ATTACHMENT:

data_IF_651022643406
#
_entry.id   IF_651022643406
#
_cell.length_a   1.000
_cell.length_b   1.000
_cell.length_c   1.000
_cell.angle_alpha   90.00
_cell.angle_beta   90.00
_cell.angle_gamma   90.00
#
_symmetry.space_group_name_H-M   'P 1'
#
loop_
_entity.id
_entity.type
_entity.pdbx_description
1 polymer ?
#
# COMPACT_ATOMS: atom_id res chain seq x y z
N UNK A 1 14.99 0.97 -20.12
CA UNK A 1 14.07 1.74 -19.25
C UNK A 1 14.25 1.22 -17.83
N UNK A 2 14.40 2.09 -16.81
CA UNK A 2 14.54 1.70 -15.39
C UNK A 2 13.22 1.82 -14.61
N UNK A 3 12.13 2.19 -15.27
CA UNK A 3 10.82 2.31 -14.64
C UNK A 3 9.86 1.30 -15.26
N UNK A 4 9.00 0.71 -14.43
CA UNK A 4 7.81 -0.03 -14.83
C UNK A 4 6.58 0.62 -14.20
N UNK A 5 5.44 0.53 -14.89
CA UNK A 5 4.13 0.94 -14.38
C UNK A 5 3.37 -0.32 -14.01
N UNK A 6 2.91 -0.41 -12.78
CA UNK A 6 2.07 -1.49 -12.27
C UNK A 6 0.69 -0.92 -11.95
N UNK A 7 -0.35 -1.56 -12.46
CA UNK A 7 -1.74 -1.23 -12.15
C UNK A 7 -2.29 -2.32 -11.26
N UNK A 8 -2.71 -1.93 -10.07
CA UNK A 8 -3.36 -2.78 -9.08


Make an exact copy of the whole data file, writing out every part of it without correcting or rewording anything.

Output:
data_IF_651022643406
#
_entry.id   IF_651022643406
#
_cell.length_a   1.000
_cell.length_b   1.000
_cell.length_c   1.000
_cell.angle_alpha   90.00
_cell.angle_beta   90.00
_cell.angle_gamma   90.00
#
_symmetry.space_group_name_H-M   'P 1'
#
loop_
_entity.id
_entity.type
_entity.pdbx_description
1 polymer ?
#
# COMPACT_ATOMS: atom_id res chain seq x y z
N UNK A 1 14.99 0.97 -20.12
CA UNK A 1 14.07 1.74 -19.25
C UNK A 1 14.25 1.22 -17.83
N UNK A 2 14.40 2.09 -16.81
CA UNK A 2 14.54 1.70 -15.39
C UNK A 2 13.22 1.82 -14.61
N UNK A 3 12.13 2.19 -15.27
CA UNK A 3 10.82 2.31 -14.64
C UNK A 3 9.86 1.30 -15.26
N UNK A 4 9.00 0.71 -14.43
CA UNK A 4 7.81 -0.03 -14.83
C UNK A 4 6.58 0.62 -14.20
N UNK A 5 5.44 0.53 -14.89
CA UNK A 5 4.13 0.94 -14.38
C UNK A 5 3.37 -0.32 -14.01
N UNK A 6 2.91 -0.41 -12.78
CA UNK A 6 2.07 -1.49 -12.27
C UNK A 6 0.69 -0.92 -11.95
N UNK A 7 -0.35 -1.56 -12.46
CA UNK A 7 -1.74 -1.23 -12.15
C UNK A 7 -2.29 -2.32 -11.26
N UNK A 8 -2.71 -1.93 -10.07
CA UNK A 8 -3.36 -2.78 -9.08